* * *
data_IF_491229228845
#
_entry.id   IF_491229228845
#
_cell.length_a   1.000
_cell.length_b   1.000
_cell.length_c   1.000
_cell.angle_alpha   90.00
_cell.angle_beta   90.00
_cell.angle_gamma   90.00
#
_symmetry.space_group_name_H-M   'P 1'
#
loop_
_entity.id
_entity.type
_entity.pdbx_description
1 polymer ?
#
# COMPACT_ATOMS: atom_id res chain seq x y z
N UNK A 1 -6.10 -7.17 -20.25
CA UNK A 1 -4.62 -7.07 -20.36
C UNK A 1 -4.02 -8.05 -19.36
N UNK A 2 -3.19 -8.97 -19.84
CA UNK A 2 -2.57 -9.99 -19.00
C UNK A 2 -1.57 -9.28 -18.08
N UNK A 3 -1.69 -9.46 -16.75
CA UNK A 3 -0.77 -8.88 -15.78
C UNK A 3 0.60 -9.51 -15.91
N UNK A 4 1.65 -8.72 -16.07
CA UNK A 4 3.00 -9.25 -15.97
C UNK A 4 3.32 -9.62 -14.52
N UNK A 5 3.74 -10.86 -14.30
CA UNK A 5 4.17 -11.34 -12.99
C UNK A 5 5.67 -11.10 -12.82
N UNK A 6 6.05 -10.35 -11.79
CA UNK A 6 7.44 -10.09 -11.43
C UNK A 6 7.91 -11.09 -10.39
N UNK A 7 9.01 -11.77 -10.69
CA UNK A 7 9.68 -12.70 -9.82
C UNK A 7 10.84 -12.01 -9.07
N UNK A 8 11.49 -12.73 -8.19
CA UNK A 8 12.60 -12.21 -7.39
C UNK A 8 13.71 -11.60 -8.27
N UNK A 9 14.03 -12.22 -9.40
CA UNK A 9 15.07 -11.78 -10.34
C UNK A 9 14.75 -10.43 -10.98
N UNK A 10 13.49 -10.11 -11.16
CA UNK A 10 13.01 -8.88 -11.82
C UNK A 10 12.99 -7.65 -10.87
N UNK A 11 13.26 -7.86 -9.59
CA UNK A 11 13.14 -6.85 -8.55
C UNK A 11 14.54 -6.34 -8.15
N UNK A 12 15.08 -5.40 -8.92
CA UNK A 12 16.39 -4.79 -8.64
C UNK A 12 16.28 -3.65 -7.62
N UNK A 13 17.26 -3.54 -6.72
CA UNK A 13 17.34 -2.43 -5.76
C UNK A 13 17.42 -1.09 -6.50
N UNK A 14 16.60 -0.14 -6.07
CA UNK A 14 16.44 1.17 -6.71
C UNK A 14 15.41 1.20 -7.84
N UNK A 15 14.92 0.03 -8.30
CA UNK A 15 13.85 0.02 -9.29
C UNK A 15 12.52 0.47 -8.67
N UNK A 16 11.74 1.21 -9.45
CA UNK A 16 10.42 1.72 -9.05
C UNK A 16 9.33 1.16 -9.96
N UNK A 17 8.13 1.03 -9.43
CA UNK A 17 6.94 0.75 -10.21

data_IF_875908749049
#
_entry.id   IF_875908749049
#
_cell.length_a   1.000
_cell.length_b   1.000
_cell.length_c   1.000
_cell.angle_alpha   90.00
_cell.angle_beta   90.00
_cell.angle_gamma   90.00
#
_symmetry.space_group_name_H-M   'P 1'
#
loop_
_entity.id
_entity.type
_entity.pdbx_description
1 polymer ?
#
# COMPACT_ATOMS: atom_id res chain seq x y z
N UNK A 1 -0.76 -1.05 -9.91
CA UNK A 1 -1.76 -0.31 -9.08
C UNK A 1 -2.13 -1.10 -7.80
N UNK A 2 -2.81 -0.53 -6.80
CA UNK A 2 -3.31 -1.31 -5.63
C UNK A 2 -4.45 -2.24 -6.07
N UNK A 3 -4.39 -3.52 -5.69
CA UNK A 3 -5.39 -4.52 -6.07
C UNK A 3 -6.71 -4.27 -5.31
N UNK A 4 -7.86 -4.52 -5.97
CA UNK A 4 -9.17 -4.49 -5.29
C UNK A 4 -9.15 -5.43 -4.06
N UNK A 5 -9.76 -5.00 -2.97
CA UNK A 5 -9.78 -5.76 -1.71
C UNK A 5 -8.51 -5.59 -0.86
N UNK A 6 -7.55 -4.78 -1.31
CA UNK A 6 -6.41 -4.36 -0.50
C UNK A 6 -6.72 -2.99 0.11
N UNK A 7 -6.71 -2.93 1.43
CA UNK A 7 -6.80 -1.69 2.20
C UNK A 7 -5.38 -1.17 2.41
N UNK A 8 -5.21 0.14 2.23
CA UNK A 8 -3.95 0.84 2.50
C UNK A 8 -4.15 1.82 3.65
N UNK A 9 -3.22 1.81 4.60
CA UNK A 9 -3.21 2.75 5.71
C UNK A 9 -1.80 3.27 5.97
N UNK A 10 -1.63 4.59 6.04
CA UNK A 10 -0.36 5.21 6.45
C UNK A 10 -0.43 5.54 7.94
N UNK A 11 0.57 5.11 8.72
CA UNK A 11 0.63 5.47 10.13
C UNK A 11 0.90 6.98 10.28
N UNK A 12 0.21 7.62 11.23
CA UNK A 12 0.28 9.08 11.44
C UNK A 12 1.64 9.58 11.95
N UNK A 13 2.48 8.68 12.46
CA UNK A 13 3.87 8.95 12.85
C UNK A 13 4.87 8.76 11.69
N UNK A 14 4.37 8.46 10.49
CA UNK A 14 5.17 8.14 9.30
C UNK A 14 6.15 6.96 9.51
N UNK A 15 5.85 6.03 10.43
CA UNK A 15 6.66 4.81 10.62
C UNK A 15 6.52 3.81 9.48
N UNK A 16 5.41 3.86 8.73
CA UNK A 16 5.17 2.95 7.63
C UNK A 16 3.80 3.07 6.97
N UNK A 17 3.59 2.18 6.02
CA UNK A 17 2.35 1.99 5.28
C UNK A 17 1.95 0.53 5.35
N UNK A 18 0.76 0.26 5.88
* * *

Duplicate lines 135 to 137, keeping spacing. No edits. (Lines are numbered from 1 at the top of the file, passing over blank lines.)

C UNK A 15 6.52 3.81 9.48
N UNK A 16 5.41 3.86 8.73
CA UNK A 16 5.17 2.95 7.63